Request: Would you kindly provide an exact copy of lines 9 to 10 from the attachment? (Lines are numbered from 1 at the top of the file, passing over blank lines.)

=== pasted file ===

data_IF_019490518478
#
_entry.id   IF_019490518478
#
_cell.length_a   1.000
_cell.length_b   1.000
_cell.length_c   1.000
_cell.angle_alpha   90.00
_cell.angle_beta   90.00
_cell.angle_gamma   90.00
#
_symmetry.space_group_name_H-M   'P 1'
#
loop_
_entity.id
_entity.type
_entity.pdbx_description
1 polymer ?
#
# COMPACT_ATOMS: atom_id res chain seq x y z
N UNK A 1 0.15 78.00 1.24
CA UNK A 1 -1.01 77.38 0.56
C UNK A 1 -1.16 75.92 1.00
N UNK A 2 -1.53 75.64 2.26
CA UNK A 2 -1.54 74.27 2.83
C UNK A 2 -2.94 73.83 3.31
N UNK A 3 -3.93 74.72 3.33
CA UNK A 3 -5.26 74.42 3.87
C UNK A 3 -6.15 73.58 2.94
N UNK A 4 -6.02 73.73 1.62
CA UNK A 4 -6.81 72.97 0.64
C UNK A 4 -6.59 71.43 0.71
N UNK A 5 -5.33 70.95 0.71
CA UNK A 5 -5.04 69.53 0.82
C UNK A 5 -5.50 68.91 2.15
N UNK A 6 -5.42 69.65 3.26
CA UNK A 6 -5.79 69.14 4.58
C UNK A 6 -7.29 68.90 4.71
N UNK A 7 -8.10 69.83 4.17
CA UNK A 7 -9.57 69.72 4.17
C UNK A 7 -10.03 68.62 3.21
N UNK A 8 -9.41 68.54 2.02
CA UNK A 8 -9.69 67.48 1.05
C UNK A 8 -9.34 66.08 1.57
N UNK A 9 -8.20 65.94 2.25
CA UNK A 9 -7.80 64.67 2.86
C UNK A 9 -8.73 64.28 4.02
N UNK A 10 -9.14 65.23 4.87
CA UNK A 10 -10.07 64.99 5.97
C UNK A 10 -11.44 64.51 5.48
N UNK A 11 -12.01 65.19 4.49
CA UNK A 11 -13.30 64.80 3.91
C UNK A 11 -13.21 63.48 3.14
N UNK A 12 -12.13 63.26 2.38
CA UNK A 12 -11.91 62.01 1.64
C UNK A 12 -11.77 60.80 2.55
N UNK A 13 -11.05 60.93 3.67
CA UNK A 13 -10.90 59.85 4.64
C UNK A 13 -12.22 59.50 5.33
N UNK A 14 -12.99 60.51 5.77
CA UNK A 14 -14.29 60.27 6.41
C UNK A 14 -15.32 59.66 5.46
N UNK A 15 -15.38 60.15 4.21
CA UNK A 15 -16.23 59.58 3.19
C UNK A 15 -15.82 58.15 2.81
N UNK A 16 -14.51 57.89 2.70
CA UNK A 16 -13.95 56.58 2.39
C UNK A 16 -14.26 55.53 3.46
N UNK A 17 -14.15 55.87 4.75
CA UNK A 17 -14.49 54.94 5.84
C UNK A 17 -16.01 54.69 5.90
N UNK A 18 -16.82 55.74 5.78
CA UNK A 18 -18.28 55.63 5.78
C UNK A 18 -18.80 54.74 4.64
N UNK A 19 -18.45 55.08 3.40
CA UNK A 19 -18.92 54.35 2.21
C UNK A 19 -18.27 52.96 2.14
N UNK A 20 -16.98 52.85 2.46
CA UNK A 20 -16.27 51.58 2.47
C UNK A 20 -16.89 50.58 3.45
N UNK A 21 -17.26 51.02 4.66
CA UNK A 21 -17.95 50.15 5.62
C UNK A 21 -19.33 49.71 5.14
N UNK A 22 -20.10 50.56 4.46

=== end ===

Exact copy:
_cell.angle_beta   90.00
_cell.angle_gamma   90.00